Vermont is a beautiful state, one that has made a conscious decision to embrace and emphasize the natural beauty that’s so abundant within its borders. It’s also a place rich with culture. Tucked away amidst the family farms and co-ops is some incredible food, music, and more. Here are some must-see bucket list attractions to see while you’re there.
10. Couture’s Maple Shop and Bed and Breakfast
(image via Facebook)
Located in the wooded region known as the “Northeast Kingdom,” Couture’s lets you stay at a working farm. As farm stays are starting to gain popularity in America, there’s extra motivation to visit this specific one—Couture’s specializes in maple syrup. Not only can you buy genuine maple syrup here (notice how most syrup at the grocery store says “pancake syrup” these days?), but you can also buy a ton of candies and other things made with maple. The place is also a charming Vermont B&B. It doesn’t get better in the countryside than this.
9. Green Mountain National Forest
(image via Wikimedia)
Addison and Rutland Counties
Green Mountain National Forest takes up 400,000 acres of central Vermont. There are ten ski areas and some 900 miles of trails for hiking, cycling, and more. Check out the CCC campground at Hapgood Pond, or wander through the Robert Frost Interpretive Trail, commemorating the legendary poet who served as the state’s poet laureate. The legendary Appalachian Trail also passes through Green Mountain, so fans of long-form walks may want to check that out.
(image via Flickr)
Hildene was the home of Abraham Lincoln’s son, Robert Todd Lincoln. While his father may have been born in a log cabin, Robert became chairman of the Pullman Company and built a huge, beautiful Georgian Revival home in Manchester in 1905. It housed only Lincolns until 1975, and today the home, grounds, and gardens are open to the public. There’s also a Pullman Sunbeam train car from 1888, lovingly restored and a testament to the work Lincoln did at the company.
7. Historic Grafton Village
Grafton Village has been carefully restored by the locals and by the Windham Foundation to look just about the way it did when it was founded. But it’s not a museum display disguised as a town—it’s a real, functioning place where people live and work, and those people are happy to share the history of the place. You can watch cheesemaking at Grafton Village Cheese, learn about blacksmithing at Grafton Forge, and see sap turn to syrup at Plummer’s Sugar House.
6. Drive the Highways
Vermont doesn’t allow billboards along its highways, giving drivers an unobstructed view of the lushness of the countryside. Driving down the interstates, you almost don’t notice—you just feel different, better somehow—until someone points it out to you, and everything falls into place. It really is worth taking a drive to experience it because every drive is a scenic one.
5. Woodstock Farmer’s Market
(image via Instagram)
There are farmer’s markets all over the state, but Woodstock goes above and beyond. They refer to themselves as a “farm-to-table grocery store,” and they are a bit more like a traditional store than the average market. They also have meet-and-greet sessions with the producers whose wares they sell. There’s a cafe that cooks and serves amazing meals, and they have an amazing bakery—all of which, of course, use the same top-tier local ingredients they sell in the store.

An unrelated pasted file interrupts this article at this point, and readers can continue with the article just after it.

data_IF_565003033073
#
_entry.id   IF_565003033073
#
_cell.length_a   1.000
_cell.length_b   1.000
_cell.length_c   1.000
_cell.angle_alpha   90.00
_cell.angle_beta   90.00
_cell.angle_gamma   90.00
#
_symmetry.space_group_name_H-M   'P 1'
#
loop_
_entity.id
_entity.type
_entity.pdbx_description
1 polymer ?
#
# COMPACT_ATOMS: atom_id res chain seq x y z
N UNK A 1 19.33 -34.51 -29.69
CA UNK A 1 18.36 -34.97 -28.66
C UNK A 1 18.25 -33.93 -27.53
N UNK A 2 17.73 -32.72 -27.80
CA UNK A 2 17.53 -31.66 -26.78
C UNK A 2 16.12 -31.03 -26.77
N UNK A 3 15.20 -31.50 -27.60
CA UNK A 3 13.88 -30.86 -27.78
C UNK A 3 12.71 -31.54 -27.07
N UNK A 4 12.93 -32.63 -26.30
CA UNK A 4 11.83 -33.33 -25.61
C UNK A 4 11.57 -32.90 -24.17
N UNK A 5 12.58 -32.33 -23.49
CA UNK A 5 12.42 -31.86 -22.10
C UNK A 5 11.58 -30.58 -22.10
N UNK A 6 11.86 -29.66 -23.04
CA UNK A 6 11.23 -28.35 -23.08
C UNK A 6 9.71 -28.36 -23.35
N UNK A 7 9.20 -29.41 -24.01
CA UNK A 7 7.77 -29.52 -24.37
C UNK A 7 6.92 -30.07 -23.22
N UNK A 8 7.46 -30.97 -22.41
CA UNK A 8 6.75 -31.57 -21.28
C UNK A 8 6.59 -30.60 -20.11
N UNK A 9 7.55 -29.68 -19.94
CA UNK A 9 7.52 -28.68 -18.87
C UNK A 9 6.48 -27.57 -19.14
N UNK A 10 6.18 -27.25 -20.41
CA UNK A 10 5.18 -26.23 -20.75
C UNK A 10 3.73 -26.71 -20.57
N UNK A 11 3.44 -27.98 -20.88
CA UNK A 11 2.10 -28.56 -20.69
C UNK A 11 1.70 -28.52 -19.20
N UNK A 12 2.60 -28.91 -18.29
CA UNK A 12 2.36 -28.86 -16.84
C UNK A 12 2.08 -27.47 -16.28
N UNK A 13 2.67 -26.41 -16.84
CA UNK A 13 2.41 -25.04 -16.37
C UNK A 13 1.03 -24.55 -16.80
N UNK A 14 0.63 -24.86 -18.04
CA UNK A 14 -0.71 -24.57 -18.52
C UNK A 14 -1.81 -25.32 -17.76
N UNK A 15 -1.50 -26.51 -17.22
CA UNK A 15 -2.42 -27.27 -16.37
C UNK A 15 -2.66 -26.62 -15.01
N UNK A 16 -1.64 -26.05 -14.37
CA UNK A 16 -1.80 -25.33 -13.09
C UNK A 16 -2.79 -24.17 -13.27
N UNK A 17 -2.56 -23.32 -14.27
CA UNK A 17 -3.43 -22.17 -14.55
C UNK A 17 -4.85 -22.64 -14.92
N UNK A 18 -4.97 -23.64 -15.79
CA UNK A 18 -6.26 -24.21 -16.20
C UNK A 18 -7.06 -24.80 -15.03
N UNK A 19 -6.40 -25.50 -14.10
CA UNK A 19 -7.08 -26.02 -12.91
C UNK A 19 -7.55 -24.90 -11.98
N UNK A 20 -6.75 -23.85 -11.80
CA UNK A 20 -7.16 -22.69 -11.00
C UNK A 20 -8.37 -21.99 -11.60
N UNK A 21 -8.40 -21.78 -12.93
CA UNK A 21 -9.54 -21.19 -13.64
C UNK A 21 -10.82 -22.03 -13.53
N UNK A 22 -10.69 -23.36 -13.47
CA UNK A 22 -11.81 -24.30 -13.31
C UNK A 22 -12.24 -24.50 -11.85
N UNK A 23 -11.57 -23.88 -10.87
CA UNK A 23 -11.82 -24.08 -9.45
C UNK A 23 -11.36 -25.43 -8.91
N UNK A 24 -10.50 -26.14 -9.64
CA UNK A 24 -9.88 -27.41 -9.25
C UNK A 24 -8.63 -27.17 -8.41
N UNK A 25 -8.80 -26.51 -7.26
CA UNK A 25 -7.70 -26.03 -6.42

4. Church Street Marketplace
This four-block open-air mall in the heart of downtown Burlington is a shopping center and a community hub. There are over 100 places to shop and eat, and if you’re not in the mood for retail, you can enjoy the constant festivals, street entertainers, and musicians in the brisk Vermont air. While you’re in Burlington, grab crepes at the Skinny Pancake, or see the world’s tallest file cabinet, just to say you did.
3. Three Penny Taproom
(image via Instagram)
Three Penny Taproom is a must-see destination for lovers of craft beer—and craft food to go with it. Located right in the middle of downtown Burlington, Three Penny is such a local fixture that it has 7,400 Facebook “likes” in a town of only 7,700 people. Of course, nearly every place to eat in Montpelier is going to emphasize locally sourced, fresh food, but what Three Penny has on all of those is a great atmosphere and lots and lots of beer. If you really need that Bud Light, though, you can order from the “Dark Side” of the menu.
2. Ben and Jerry’s Factory
(image via Flickr)
Ben and Jerry’s is almost as well-known for its activism as for its unique flavors. Ben came up with chocolate chip cookie dough ice cream because he can’t actually taste, so he values texture in his ice cream. The factory tour includes a guided walk-through with a little bit of free sampling at the end, a history of the company’s almost comically tragic early years, and a view of the flavor graveyard where the retired flavors of the past are laid to rest.
1. Stowe Mountain Resort
Near Mount Mansfield and Spruce Peak is the Stowe Mountain Resort. Here you can ski and snowboard, even race if you’d like. The golfing here is a collection of short par fours that meander along the slopes of the mountains. You’re also near a great small town, Cold Hollow Cider Mill, and the Cabot Creamery Annex.